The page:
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DirecTV Drops Far-Right Channel OAN News

The move may set off a backlash against the satellite-TV company in which AT&T holds a 70% stake.

DirecTV has exposed itself to a social media backlash as it has made the decision to drop far-right news channel One America Network (OAN) and its sister channel, Wealth of Entertainment.

The satellite provider, which operates as a standalone after being spun-off from former corporate parent AT&T (T) - Get AT&T Inc. Report, which still holds a 70% stake in the company, did not claim a political motive for the move.

“We informed Herring Networks that, following a routine internal review, we do not plan to enter into a new contract when our current agreement expires,” a DirecTV spokesperson said in a statement.

Both OAN and a Wealth of Entertainment are owned by Herring Networks, which was founded by Robert Herring Sr.

Far right-wing voices see the move as being political and took to Twitter to express their disdain.

That general tone -- the idea that OAN was being censored for political reasons -- trended on the social media site. OAN captured 7% of people who identify as Republican, according to Pew Research. That relatively small audience, however, has been extremely devoted to the channel.

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OAN Has Been Controversial

Although it was originally founded in 2013, OAN rose to prominence during the Donald Trump presidency. The network bills itself as a news channel, but it has generally operated as a supplier of unchecked information designed to bring in right-wing viewers.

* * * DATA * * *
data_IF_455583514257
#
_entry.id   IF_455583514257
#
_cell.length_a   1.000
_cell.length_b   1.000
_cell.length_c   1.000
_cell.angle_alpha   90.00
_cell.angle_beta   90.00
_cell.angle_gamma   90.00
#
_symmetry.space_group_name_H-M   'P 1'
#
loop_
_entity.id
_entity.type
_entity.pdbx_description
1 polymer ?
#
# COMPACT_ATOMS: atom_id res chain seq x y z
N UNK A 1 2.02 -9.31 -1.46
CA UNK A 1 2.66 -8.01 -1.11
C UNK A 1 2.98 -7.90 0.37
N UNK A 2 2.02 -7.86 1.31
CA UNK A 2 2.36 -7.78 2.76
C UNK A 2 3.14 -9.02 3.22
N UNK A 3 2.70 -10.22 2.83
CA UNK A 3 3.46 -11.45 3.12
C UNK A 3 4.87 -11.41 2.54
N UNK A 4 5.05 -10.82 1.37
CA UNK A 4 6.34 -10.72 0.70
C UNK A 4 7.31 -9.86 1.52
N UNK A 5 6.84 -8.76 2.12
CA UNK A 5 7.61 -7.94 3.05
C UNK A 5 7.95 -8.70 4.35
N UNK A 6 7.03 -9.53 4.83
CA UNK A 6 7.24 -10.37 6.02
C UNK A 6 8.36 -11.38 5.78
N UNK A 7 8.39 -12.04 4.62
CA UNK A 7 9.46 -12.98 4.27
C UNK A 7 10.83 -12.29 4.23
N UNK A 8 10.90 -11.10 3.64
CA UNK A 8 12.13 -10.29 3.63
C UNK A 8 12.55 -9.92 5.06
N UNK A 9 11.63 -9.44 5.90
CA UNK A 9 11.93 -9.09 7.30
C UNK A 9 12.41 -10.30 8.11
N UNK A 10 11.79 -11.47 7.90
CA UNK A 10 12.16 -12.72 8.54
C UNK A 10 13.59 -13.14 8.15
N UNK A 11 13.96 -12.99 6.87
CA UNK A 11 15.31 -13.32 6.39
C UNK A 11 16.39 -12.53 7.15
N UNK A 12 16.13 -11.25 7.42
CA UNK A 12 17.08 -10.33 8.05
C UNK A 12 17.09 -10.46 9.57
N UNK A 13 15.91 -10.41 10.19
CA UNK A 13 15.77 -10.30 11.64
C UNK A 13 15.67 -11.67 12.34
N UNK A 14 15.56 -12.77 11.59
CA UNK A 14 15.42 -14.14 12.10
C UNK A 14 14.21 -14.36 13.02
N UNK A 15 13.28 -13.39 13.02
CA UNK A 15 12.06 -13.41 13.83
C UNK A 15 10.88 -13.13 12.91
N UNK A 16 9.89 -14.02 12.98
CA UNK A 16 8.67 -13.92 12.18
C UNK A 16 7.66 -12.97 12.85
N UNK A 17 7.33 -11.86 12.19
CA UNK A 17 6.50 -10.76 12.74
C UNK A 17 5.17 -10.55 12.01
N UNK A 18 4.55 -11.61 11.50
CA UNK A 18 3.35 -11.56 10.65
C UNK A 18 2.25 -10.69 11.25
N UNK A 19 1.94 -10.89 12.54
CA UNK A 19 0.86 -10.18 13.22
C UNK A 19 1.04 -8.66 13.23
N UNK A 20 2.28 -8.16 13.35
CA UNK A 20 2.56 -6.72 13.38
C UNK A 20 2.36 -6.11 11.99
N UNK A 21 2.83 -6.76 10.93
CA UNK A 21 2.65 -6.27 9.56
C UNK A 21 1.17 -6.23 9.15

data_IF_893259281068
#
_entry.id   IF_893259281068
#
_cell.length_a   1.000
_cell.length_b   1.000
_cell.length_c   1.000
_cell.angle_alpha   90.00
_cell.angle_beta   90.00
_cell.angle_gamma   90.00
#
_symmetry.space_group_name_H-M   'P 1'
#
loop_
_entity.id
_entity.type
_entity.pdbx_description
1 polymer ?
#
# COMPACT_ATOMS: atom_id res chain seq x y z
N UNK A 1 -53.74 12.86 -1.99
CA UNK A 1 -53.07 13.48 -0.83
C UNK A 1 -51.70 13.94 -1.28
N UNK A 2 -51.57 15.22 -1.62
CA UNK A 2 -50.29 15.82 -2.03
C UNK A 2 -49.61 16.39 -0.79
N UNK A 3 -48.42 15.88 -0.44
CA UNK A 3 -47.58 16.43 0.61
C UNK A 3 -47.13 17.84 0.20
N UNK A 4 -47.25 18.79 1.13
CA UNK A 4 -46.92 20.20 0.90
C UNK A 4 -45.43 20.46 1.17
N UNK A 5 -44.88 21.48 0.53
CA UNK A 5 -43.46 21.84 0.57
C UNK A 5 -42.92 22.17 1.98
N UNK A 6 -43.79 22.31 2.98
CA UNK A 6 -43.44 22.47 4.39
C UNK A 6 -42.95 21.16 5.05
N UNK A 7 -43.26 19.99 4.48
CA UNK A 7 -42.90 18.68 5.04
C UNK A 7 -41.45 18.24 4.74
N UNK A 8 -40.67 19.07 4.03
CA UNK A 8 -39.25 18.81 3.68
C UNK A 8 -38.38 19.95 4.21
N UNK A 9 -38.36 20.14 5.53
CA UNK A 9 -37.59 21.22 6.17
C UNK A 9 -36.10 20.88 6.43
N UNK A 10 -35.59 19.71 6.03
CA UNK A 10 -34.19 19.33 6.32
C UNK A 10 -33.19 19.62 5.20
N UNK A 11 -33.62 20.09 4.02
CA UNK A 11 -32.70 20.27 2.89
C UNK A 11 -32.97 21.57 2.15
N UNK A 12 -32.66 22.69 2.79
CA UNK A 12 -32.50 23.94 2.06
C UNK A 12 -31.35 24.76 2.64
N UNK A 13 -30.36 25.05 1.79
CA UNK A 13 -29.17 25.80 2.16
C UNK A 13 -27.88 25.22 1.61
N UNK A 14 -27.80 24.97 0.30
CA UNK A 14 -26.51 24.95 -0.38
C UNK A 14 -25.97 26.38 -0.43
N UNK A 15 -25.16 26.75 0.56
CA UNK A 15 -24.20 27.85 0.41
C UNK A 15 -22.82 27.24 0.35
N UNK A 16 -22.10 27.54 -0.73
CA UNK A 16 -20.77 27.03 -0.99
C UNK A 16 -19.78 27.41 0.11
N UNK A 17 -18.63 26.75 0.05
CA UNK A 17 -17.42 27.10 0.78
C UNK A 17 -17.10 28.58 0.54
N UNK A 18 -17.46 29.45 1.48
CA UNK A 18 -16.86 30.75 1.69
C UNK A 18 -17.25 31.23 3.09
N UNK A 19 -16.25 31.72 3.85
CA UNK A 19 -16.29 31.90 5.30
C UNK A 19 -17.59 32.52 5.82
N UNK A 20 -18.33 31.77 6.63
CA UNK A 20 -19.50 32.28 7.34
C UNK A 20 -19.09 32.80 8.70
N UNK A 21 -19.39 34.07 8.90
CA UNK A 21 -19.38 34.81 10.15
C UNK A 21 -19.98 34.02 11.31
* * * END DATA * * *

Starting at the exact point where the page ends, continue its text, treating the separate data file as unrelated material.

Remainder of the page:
"OAN, which rose to prominence amid the triumph and tumult of the administration of then-President Donald Trump, has been criticized for spreading conspiracy theories about the COVID-19 pandemic and the 2020 election," wrote the Jerusalem Post

AT&T Made OAN Possible

AT&T played a major role in OAN being created by Herring, according to a Reuters investigation.

“They told us they wanted a conservative network,” Herring said during a 2019 deposition seen by Reuters. “They only had one, which was Fox News, and they had seven others on the other [left-wing] side. When they said that, I jumped to it and built one.”

AT&T, which used to fully own DirecTV, provided OAN with tens of millions of dollars, according to court records. "Ninety percent of OAN’s revenue came from a contract with AT&T-owned television platforms, including satellite broadcaster DirecTV, according to 2020 sworn testimony by an OAN accountant," the news service reported.

The telephone and internet giant has denied ever being a source of funding for OAN. AT&T does not own a stake in OAN.